We Learn By Making Mistakes or Risktakes
Dec 20, 2010
Humans learn by making mistakes. Learning also happens by taking some calculated risks. In the former case we believe we are good in a given situation, (because we are totally unaware of some risks) and are caught unaware when the risk occurs. In the later case we are always alert and watchful. Here is a story of how I learnt a lot about the do's and don'ts of being helpful to others. In the former case an adrenaline rush usually happens after the mistake is realized. In the later case, there is a constant dose of adrenaline that keeps us alert. I must warn the reader ahead that this is a lengthy post.
I recall my first, unforgettable and eventful visit to Paris. That was roughly 12 years ago.
I was in Paris with my colleagues. We were there to attend a conference and had flown in from London.
Day one was just registration for the conference. We had arrived early and finished the formalities. We felt that it was a crime to spend an evening in Paris sitting in a hotel room. Next couple of days had a packed agenda and we were leaving town immediately after the conference. The idea of taking an evening stroll from Champs Elysses to Eiffel Tower was interesting. We excitedly got on to executing that idea.
We (me and a friend) figured our walking trail using a map and also found out the metro route to Champs Elysses. A metro station was right opposite to our hotel. It therefore had to be easy. At the metro ticket counter we encountered 'minor' language difficulties but managed to overcome that by sign language.
When we reached Champs Elysses it was late evening but there still was good daylight. We started executing our walk plan to Eiffel tower. We were deeply engrossed in conversation and never for a moment felt unsafe as we negotiated the trail.
It was already getting dark when we were 10 minutes away from Eiffel tower. We could see the tower in its full glory and lit like a Christmas tree. I remember walking down a big flight of steps and turning into the road that runs parallel to Siene river. We were probably the only people on the sidewalk while there was speeding heavy traffic on the street.
We saw a young fellow walking towards us. He looked French. His one arm was in plaster and a sling. He expressions indicated that he was going through a lot of pain. He was limping with the aid of crutches. He had a paper in his other hand.
As he approached us, he was asking (not obviously in English) for something pointing to the paper. We figured that he was asking for directions. We got the paper in our hand and in that semi dark street we were groping to figure out what was in that paper (when we were just about 1/2 a day into Paris). By this time our friend had limped his way around us. We instinctively turned 180 degrees to face him without thinking much .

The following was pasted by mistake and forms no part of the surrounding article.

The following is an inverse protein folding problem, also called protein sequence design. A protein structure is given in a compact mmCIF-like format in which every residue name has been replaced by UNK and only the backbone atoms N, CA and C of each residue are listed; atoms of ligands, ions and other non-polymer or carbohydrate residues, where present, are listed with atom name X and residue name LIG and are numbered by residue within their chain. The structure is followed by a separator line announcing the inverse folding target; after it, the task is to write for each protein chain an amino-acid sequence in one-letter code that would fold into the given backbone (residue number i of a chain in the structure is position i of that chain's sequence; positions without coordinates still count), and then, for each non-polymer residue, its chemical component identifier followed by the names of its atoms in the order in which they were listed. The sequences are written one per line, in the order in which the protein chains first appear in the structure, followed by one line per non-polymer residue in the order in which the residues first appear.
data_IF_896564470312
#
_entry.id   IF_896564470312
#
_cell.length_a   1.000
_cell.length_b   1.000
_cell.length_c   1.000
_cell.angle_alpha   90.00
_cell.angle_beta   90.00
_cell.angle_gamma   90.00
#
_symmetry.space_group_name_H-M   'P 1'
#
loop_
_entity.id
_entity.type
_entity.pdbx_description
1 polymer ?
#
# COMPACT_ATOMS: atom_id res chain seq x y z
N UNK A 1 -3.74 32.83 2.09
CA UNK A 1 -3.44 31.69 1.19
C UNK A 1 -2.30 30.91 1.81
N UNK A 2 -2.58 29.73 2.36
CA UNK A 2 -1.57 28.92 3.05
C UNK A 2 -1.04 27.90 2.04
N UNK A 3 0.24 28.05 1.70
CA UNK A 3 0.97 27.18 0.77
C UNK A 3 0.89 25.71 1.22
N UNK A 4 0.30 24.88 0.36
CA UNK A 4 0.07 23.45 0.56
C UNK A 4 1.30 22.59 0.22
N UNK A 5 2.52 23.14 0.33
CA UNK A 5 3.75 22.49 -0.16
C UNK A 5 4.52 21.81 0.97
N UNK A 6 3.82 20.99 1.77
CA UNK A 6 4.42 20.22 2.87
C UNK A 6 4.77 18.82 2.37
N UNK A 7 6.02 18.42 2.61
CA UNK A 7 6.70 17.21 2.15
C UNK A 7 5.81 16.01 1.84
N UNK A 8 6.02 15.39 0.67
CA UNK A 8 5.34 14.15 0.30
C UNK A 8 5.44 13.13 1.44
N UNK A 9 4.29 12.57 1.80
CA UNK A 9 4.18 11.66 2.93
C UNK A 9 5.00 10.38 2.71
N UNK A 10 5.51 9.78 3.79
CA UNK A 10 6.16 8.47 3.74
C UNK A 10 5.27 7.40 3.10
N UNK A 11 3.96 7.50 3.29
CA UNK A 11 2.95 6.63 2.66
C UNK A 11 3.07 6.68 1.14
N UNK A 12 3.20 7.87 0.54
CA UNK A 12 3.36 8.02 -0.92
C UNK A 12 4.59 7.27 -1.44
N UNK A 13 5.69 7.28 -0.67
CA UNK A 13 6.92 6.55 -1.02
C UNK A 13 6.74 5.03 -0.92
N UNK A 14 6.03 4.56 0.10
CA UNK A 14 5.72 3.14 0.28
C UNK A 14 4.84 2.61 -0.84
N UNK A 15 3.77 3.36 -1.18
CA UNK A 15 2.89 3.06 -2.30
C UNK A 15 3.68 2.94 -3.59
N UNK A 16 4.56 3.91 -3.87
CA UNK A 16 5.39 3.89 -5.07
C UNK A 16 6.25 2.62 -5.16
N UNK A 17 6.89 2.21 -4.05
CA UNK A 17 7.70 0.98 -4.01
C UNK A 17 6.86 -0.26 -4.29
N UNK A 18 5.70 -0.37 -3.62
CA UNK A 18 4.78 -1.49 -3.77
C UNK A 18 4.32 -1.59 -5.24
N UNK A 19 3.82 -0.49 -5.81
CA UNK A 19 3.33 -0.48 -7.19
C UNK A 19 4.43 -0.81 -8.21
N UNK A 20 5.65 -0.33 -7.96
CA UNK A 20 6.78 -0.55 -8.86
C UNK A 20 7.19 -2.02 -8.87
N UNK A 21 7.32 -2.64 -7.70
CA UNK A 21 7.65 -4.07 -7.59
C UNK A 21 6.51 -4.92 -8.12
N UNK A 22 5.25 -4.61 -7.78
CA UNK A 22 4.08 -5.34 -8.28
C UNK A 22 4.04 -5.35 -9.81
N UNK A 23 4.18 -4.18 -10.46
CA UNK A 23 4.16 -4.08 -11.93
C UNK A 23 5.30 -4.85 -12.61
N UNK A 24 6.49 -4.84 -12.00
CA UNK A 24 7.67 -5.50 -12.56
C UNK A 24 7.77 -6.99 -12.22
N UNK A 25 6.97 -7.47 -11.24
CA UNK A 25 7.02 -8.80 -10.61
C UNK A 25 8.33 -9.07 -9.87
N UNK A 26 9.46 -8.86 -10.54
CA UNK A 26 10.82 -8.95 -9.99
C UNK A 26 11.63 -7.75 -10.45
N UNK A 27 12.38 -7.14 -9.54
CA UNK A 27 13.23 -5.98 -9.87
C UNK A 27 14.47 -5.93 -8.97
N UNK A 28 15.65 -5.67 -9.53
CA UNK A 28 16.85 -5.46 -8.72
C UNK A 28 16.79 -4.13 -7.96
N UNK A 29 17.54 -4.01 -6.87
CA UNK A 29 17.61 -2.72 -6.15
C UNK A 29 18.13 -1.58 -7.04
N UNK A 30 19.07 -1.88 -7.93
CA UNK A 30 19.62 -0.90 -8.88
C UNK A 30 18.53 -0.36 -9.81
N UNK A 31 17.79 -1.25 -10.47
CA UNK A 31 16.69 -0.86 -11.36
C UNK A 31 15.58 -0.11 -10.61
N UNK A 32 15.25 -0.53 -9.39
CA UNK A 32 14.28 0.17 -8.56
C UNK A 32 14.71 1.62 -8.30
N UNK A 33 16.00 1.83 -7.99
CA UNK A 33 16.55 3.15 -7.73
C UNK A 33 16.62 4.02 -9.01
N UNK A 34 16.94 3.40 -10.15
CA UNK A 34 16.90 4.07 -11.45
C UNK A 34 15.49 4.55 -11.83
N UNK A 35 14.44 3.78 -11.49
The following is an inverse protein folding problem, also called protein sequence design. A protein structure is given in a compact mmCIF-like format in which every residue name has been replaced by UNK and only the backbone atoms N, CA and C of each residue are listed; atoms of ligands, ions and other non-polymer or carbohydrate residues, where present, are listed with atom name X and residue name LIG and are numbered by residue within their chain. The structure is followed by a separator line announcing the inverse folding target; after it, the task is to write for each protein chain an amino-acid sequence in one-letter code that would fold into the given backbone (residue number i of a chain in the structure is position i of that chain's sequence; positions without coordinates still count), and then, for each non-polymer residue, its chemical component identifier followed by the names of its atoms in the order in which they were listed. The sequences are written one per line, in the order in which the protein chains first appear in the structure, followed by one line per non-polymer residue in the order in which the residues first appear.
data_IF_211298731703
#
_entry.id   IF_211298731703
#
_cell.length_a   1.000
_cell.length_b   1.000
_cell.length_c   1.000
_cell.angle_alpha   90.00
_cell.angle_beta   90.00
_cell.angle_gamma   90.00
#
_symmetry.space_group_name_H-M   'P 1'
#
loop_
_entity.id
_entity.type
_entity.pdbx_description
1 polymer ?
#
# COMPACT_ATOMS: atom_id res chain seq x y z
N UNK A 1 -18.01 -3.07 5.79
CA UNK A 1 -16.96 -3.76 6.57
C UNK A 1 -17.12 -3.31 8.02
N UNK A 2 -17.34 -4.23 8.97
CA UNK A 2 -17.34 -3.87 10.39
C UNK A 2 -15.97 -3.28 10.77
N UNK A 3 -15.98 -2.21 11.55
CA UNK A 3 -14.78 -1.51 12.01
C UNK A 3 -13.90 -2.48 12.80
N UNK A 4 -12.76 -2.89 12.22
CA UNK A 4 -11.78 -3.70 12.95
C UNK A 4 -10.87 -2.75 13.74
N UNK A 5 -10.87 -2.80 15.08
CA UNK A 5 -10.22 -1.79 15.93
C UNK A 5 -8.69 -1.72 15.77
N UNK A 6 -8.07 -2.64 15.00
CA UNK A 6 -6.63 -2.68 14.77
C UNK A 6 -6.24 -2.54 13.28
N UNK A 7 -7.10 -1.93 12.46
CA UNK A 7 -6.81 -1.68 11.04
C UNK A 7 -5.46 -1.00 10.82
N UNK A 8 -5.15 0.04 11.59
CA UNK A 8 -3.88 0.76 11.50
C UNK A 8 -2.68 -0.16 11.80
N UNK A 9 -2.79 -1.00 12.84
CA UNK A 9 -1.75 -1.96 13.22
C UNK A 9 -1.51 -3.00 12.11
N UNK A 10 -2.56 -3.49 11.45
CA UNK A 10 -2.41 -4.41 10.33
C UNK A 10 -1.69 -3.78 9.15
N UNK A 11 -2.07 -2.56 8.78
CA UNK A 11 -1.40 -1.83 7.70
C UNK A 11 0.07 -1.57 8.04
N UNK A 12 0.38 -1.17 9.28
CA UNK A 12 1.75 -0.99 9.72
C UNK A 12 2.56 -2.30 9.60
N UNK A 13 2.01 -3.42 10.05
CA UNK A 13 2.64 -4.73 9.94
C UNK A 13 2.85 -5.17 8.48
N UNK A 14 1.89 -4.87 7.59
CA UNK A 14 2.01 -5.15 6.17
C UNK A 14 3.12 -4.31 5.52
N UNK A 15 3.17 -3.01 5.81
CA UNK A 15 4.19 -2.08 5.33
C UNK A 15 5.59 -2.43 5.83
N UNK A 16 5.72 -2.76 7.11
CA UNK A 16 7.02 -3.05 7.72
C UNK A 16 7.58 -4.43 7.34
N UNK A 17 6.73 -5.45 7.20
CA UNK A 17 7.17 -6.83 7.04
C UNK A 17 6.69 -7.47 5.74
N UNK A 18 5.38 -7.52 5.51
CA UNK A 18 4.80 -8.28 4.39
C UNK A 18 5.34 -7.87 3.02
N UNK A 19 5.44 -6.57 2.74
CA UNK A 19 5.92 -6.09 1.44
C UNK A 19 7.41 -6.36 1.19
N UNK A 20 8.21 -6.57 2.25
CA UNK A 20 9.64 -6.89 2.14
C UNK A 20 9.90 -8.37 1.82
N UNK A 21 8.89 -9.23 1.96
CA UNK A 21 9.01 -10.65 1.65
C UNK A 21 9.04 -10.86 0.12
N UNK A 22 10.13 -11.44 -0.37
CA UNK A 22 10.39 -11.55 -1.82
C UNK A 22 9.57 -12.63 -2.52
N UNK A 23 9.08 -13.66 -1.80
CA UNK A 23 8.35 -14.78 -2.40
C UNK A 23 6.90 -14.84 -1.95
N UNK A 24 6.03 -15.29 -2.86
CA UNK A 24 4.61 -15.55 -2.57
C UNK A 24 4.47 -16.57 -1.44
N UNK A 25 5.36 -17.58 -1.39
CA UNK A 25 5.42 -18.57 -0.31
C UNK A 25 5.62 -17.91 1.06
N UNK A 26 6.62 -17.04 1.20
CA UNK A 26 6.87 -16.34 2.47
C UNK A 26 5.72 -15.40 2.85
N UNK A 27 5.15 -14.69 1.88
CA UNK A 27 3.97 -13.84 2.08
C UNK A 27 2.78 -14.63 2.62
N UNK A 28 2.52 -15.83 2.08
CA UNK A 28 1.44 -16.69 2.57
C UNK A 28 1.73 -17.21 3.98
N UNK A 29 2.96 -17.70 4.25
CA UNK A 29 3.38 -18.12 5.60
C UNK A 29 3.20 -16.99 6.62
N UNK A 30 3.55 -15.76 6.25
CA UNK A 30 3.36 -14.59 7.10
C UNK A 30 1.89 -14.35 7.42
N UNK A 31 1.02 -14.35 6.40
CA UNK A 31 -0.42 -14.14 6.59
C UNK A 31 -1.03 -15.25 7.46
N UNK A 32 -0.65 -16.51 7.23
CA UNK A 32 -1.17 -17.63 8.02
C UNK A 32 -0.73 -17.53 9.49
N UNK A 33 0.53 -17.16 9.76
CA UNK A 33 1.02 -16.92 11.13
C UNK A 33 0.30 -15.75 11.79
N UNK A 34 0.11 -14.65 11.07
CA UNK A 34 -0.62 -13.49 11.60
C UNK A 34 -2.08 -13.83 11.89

We heard the sound of a car screeching to a halt behind us. We never bothered to look back. Before we knew it, there were four or five people around us. They said they were police men in plain clothes . One of them who claimed to be the leader even flashed a badge. We were told in good English that we were being suspected as potential drug peddlers caught transacting on the street. Frisking on the spot was in order and we had to oblige just to limit the size of the trouble we were already in. These folks quickly checked our pockets and wallets. They declared that I and my colleague were clean. They had strong suspicion on the local fellow in plaster and crutches. He needed detailed inspection at the police station. So they quickly loaded him into their car and sped away from the scene.
At the same moment we felt relief, a bell rang in our mind. I checked my wallet after reaching a safe place and a 100 pound currency note was missing. End of story.
What is interesting for me at the moment of writing this post is the outstanding defense mechanism and learning system we are gifted with. Whenever I travel to Paris or even hear the name of the city in a conversation, a flash video of the above story runs in my mind.
Any event that happens in our life where we were placed (in this particular story it was my stupid) in an adrenaline rushing flight or fight response is treated specially by our brain. The images are stored in neverlost rapid recall memory and are tagged to the most relevant key words. The brain's constantly active search engine prioritizes this content over anything else. The brain even sends a warning dose of adrenaline when we hear or think of the tag words. The famous pharase from Lion King comes back to the mind.
There are only two things you can do with your past. You can either run away from it or learn from it to face it.